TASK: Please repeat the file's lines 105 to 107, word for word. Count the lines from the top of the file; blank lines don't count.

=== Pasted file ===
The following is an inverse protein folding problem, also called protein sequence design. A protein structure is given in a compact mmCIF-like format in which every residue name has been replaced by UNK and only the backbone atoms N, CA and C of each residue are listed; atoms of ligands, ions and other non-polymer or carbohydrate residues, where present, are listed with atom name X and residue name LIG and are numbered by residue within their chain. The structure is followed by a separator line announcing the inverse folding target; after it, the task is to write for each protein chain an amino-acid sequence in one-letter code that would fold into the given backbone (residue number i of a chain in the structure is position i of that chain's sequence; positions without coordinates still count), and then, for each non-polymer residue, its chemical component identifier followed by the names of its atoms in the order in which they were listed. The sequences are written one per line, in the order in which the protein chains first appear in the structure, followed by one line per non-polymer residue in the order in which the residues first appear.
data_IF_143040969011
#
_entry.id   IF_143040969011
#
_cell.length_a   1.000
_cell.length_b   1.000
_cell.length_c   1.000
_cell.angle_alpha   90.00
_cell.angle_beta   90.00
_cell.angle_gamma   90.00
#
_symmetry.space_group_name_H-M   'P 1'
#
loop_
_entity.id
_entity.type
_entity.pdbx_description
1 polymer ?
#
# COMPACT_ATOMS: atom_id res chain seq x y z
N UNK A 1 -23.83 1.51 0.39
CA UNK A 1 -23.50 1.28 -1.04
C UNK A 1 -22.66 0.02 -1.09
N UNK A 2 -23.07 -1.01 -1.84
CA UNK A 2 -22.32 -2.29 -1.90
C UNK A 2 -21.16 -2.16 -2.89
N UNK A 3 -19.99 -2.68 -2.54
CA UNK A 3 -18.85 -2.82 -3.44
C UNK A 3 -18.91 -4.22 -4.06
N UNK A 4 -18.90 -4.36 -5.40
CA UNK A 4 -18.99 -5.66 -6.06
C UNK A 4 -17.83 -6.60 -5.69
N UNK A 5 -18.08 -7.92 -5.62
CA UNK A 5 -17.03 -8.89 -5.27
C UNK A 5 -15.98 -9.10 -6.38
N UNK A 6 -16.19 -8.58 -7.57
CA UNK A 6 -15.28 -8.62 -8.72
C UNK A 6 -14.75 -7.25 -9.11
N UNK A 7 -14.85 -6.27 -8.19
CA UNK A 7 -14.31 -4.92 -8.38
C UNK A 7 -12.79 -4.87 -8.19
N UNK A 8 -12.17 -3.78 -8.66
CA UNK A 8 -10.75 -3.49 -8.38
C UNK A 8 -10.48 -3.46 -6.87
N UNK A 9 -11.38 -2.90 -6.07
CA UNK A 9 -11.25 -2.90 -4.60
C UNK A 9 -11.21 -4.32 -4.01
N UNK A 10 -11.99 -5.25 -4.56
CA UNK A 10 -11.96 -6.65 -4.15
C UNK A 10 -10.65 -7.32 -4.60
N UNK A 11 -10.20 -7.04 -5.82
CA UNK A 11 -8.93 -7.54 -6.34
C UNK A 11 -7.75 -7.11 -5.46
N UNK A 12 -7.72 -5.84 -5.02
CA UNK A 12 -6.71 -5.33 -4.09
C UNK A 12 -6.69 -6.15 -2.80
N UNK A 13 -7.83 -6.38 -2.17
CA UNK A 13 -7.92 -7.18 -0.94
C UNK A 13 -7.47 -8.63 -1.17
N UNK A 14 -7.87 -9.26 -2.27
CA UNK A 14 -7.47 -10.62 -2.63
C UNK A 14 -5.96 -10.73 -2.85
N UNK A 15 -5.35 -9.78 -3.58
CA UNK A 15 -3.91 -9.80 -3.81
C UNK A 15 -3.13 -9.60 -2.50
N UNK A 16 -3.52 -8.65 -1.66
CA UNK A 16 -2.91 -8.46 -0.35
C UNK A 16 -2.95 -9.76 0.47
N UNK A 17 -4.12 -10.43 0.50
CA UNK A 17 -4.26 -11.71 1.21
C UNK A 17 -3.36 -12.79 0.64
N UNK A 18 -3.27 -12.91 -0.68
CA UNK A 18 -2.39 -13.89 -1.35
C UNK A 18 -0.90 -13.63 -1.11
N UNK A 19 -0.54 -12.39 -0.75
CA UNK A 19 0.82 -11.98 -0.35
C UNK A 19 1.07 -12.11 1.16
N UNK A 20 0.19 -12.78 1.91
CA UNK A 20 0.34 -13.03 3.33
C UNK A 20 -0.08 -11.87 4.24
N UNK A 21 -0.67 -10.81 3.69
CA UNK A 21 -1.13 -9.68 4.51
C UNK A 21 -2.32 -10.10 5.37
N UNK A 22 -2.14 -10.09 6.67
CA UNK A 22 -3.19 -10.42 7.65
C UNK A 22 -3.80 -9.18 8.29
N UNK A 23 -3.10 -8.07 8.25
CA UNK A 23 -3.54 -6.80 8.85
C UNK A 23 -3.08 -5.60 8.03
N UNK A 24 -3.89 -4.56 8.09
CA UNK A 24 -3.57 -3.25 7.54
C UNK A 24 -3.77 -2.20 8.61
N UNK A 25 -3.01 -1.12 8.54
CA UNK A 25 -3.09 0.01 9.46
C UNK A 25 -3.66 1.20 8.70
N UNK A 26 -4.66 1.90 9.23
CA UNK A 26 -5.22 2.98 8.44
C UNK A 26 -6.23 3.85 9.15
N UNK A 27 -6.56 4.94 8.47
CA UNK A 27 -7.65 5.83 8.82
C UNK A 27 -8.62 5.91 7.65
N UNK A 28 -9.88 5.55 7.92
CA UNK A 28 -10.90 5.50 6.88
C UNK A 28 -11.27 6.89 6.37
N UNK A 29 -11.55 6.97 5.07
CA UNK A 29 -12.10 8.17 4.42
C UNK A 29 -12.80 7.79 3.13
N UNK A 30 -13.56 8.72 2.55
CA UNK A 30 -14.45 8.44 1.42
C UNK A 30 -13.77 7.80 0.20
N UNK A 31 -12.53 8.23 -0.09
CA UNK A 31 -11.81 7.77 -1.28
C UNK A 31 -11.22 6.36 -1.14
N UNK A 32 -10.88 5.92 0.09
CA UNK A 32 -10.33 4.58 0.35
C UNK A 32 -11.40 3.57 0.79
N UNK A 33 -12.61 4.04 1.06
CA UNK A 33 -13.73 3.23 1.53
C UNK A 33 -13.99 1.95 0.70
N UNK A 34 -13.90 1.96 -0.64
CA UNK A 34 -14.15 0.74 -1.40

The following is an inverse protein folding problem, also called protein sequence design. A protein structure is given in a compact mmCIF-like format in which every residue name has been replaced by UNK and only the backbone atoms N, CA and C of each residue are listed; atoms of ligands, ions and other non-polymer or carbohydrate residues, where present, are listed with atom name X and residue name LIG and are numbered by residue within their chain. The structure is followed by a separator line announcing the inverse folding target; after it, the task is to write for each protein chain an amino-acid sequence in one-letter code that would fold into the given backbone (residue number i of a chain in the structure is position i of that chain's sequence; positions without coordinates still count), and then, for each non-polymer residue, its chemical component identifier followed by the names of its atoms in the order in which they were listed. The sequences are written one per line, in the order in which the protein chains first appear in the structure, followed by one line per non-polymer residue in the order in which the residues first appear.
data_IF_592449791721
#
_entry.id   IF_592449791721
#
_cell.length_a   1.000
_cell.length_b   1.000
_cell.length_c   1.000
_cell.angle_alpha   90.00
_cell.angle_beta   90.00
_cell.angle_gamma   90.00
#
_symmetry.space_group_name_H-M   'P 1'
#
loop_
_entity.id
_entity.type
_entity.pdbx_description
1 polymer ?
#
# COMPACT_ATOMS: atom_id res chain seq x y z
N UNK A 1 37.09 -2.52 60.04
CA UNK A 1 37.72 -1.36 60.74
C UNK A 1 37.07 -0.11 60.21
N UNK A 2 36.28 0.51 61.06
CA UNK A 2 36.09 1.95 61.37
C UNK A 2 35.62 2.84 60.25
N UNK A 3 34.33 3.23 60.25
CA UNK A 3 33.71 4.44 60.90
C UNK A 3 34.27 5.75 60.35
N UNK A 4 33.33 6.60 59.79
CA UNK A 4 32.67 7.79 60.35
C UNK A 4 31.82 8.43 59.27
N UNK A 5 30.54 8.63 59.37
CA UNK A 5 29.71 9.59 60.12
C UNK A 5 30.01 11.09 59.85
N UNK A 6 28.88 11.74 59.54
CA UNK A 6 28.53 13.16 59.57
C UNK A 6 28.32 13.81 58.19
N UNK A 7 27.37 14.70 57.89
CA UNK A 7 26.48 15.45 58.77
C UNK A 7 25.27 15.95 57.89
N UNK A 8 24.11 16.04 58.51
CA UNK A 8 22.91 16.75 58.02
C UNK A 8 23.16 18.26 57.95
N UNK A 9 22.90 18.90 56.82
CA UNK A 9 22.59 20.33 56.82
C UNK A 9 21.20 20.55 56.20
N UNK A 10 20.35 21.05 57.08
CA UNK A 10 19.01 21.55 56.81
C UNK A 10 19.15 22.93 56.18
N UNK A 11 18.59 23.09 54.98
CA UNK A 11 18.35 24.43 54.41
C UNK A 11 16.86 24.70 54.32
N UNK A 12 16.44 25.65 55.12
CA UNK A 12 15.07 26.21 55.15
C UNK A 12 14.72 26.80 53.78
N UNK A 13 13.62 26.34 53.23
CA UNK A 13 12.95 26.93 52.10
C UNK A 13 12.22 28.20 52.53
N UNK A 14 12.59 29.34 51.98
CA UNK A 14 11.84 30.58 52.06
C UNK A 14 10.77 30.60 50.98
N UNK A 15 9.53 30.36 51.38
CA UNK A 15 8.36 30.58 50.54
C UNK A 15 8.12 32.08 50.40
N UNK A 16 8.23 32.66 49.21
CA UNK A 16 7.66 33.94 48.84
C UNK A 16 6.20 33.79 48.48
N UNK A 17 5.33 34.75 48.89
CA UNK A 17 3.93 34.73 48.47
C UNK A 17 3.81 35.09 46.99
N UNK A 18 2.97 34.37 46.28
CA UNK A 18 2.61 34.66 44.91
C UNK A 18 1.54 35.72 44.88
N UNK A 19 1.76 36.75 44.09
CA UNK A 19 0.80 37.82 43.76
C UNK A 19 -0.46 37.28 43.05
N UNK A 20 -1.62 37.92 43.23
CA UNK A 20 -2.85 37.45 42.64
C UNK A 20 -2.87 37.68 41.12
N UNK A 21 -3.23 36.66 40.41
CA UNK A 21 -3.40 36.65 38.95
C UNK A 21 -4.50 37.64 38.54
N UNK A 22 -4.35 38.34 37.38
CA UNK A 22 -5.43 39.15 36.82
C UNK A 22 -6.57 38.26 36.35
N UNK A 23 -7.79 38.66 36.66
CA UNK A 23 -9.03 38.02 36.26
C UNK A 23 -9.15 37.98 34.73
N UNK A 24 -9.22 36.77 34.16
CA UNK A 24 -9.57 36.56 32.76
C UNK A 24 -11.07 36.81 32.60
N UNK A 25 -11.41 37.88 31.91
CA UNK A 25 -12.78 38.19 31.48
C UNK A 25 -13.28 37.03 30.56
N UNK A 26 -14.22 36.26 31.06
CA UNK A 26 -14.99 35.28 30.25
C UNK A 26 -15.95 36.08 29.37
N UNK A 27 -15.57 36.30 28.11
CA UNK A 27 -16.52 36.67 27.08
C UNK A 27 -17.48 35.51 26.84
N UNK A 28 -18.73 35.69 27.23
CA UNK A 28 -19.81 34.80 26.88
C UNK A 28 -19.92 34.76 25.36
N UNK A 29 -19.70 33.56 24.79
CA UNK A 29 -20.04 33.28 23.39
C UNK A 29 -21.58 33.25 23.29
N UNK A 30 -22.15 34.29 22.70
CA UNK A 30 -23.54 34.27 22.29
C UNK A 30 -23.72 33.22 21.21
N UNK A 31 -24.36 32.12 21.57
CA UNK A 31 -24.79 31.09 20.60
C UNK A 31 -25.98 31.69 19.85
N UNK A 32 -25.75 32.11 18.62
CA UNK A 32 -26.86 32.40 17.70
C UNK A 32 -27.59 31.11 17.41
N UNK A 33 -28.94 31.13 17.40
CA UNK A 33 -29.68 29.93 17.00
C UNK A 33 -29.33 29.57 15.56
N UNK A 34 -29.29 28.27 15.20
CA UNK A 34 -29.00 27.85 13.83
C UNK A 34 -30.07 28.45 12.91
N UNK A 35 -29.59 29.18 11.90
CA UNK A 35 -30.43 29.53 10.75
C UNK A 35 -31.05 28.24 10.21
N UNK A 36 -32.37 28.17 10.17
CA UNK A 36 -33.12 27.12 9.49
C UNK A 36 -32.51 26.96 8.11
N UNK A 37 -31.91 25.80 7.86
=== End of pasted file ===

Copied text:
C UNK A 28 -11.27 6.89 6.37
N UNK A 29 -11.55 6.97 5.07
CA UNK A 29 -12.10 8.17 4.42